Planning A Wedding With Divorced Parents (Part II)

Last week we kicked off a discussion of wedding planning with divorced parents, with a lovely and emotional post from Rachelle. Today, Maddie (she of the original lazy girl wedding, and these days half of APW photography sponsor extraordinaire Hart + Sol) is here with a helpful, logistical advice post. This post is a Must Read people, even if you have nary a divorce in your family. Both David and I have happily married parents, but I found myself welling up and nodding as I read this post. Because the thing is? Families be crazy. Lovely, messy, loving, and slightly nuts…particularly at wedding time. And all of this advice is wise, and will make you feel a lot less alone. Because you know what? You’ve got Maddie on your side (and me).

{Maddie’s Family Rainbow: she tried to make a family tree but it didn’t really… work}

Sometimes I look at the Pottery Barn catalogue and wonder what it must be like to be the kind of person who can order a kitchen table and have it delivered to their door in one piece, ready to transform a dining space, seemingly without effort, into something that looks like it belongs in Martha Stewart Magazine.

But frankly, I have no idea what that’s like. I own Ikea furniture. When I bought a new kitchen table, it came in two different boxes and the pieces for each component were split apart between the packaging, so I had to take all of the parts out of both boxes, lay them out on the floor, and then begin the puzzle-like assembly from instructions written in Swedish.

When I put my furniture together, it seldom looks like the picture in the catalogue, and there are always extra pieces that don’t seem to have any purpose but to confuse me. But at the end of the process, I have a kitchen table that I can eat off of, so I suppose that’s all that really matters. But still, I can’t help but wonder if the lives of the Pottery Barn elite aren’t just that much simpler.

My family is not so different. While other kids grew up with two parents who arrived at parties together and stayed in the same hotel room for out-of-town competitions, mine was the kind that came in separate cars, maybe didn’t speak to each other at the party, and yet still would be introduced as “My family (exclamation point, pause, jazz hands)” to inquiring parents of friends.

I could explain the detailed intricacies of my little unit, but Meg made me promise this post would be shorter than War and Peace, so suffice to say through a complicated mess of babies out of wedlock, marriages, and divorces, I have a mom, a biological father that I call “Dad,” a stepfather (who is no longer married to my mom) who I also call “Dad,” a woman who has been dating my biological father for twenty years who I call “Pam” to her face, but refer to as my stepmom behind her back, and a man named John who married my mom about a year ago and is very nice but might not ever earn a fatherly title. They all live within a mile of each other, are cordial in the presence of one another, and have been involved in raising me for most of my life. We aren’t a catalogue family, but we function nonetheless. And thankfully, it’s never seemed like work. I’ve always just been thankful to have a big support system made up of lots of different, complementary personalities. Why would I pass up the opportunity for big love like that?

{Maddie’s Family Map: for reference purposes}

However, it wasn’t until planning our wedding that I realized why this complicated family of mine works so (seemingly) effortlessly. It’s because I put in a lot of effort into making it work. I’ve never blinked at my double birthday parties, or complained when I shuffled from my mother’s house to father’s house to stepfather’s house for Christmas dinner. I was always quick to ask my father for my mom’s child support check or defend my mom when my father’s sister questioned her parenting skills. Throughout my childhood I juggled personalities, relationships, and priorities like a well-trained circus clown. And I was happy to do so.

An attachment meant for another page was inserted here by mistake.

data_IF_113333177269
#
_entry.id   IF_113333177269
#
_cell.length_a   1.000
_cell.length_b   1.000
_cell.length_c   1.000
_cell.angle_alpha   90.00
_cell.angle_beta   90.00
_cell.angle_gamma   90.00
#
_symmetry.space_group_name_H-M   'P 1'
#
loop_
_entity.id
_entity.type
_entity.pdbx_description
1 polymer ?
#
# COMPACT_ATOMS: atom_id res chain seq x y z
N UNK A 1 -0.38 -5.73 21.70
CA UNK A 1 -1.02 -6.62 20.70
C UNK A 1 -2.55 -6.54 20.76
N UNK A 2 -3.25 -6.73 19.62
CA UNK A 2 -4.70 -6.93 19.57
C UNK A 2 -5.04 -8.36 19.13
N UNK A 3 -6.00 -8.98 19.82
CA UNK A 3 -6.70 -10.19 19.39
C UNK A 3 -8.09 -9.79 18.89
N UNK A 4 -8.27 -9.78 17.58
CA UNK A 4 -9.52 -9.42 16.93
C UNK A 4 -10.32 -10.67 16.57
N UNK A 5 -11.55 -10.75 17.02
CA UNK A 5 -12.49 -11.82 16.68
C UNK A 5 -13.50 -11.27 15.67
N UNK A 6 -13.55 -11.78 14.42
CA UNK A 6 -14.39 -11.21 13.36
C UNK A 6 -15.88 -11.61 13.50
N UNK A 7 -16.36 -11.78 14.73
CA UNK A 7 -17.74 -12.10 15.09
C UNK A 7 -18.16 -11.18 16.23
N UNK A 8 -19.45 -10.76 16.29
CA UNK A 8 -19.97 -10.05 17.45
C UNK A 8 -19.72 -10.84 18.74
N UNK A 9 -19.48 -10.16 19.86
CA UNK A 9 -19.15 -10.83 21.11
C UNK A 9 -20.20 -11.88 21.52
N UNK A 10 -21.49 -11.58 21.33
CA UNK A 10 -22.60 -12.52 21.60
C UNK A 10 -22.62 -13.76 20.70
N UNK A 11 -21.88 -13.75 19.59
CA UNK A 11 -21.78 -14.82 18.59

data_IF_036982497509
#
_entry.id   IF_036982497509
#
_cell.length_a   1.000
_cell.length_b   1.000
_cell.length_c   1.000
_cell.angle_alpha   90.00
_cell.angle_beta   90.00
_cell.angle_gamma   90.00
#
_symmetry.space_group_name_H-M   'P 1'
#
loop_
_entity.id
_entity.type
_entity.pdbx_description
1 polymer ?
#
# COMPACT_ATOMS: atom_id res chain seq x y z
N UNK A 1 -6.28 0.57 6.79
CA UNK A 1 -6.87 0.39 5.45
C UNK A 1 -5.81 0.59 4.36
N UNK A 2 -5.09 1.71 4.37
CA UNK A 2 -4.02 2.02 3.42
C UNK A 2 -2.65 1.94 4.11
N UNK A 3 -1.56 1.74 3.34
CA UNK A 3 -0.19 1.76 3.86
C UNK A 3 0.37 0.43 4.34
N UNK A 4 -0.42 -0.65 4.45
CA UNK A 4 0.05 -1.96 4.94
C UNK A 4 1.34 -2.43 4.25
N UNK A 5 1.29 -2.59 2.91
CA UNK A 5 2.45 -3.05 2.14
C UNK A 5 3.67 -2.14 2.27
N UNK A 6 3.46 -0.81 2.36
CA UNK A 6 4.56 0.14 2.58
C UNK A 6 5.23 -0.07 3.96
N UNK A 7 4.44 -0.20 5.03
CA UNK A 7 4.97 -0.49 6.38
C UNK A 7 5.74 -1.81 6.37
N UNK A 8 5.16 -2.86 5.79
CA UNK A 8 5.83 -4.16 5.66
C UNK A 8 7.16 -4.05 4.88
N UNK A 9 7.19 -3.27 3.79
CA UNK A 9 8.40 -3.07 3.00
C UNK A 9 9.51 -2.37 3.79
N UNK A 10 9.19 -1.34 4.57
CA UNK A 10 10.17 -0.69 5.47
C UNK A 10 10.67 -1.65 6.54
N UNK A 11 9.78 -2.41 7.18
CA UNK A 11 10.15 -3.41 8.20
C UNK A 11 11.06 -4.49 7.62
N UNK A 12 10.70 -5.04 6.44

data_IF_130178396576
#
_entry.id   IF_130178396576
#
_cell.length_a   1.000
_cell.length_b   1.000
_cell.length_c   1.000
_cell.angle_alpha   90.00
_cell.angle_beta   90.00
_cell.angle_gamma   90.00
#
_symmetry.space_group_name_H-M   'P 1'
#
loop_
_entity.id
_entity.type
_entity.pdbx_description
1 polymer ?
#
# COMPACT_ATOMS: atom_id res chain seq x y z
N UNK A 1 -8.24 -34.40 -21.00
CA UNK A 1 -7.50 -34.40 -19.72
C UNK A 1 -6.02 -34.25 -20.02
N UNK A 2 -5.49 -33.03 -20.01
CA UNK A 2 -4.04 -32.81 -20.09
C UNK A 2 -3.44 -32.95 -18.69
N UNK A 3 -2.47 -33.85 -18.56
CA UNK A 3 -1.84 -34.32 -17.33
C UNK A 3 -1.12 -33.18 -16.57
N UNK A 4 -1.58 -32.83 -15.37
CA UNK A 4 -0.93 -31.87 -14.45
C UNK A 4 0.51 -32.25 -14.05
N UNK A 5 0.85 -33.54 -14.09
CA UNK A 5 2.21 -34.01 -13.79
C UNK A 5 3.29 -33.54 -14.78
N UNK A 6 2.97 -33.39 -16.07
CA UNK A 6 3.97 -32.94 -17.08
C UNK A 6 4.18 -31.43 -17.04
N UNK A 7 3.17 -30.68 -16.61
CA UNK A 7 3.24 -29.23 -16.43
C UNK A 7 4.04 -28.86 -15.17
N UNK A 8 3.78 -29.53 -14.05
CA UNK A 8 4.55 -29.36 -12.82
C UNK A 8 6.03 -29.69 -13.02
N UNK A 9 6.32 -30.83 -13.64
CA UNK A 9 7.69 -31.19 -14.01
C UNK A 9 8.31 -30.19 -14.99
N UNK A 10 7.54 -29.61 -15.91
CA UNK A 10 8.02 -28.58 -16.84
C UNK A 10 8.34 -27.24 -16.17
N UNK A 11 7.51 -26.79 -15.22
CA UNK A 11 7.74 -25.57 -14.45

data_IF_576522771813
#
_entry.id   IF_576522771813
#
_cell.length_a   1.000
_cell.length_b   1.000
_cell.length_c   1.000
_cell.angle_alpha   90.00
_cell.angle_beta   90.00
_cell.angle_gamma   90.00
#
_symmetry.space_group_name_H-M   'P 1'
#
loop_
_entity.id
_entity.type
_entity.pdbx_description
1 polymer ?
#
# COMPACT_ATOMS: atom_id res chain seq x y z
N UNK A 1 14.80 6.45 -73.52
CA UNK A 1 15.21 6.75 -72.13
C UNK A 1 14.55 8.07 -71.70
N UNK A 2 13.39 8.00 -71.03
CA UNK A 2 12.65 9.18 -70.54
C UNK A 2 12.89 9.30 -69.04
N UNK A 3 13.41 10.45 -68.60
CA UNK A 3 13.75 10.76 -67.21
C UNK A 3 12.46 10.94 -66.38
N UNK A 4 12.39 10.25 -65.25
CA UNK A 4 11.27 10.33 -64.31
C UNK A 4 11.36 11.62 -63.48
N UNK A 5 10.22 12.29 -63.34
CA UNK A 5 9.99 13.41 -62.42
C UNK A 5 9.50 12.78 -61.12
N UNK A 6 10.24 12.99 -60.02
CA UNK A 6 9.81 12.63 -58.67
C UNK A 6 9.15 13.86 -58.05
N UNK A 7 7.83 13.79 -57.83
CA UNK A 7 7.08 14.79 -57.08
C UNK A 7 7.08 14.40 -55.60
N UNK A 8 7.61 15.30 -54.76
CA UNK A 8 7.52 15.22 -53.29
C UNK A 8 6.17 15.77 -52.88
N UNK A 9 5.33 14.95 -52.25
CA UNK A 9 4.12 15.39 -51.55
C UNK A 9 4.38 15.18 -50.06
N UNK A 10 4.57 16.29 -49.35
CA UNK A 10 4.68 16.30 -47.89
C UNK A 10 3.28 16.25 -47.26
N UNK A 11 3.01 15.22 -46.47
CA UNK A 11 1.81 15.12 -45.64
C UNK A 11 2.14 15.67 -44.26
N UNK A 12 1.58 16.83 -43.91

But the problem with weddings, you see, is that the bride isn’t supposed to play that role. There are surprise showers to throw! And celebrations to plan! And it’s your special day, so we’ll just take care of it!

And that’s when things go to shit. Kind of.

{Maddie’s two dads walking her down the aisle}

I don’t think I have to explain to the kids of divorced parents what can go wrong when you are removed from the equation of wedding planning. Your family will take it for granted that you’ve been mediating their relationships and they’ll jump right in, preconceived notions and all, preparing for the celebration, often without consulting you or each other. And it can get messy. This is how I ended up with two bridal showers on the same weekend, in the same town, with the same guests.

But I’m also here to tell you, as resident Queen of the Kingdom of Broken Families, that there are ways to have a wedding that is authentic to you and your family that won’t* leave you feeling like you’re on the brink of:

  • Choosing Sides
  • Liking one of your parents better
  • Crying in the supermarket parking lot refusing to speak to your father because he hasn’t learned when to shut the hell up about your mom**
  • Feeling like you might kill everyone you’ve ever loved***

1. Err on the side of inclusiveness. Sometimes I wish I could take the easy road and pick a dad. Just pick one. Wouldn’t it be easier? Your wedding presents an opportunity for you to make the important people in your life feel special, but it also presents an opportunity for naysayers to insist that one person should feel more special, or that another person doesn’t deserve to feel as special. And you need to say, “Eff that noise!” It is absolutely illogical that someone should suggest exclusion on a day that is about coming together. And when they do make those suggestions, they sound like Middle School biatches. So no matter how heavy the guilt might be, don’t give in to the cries of “Blood is thicker than water.” If your heart tells you that you need two mother-son dances or that your stepsisters should be co-maids of honor, do it. I guarantee you won’t feel half as bad about taking the extra step to include someone important in your life as you will if you consciously exclude them.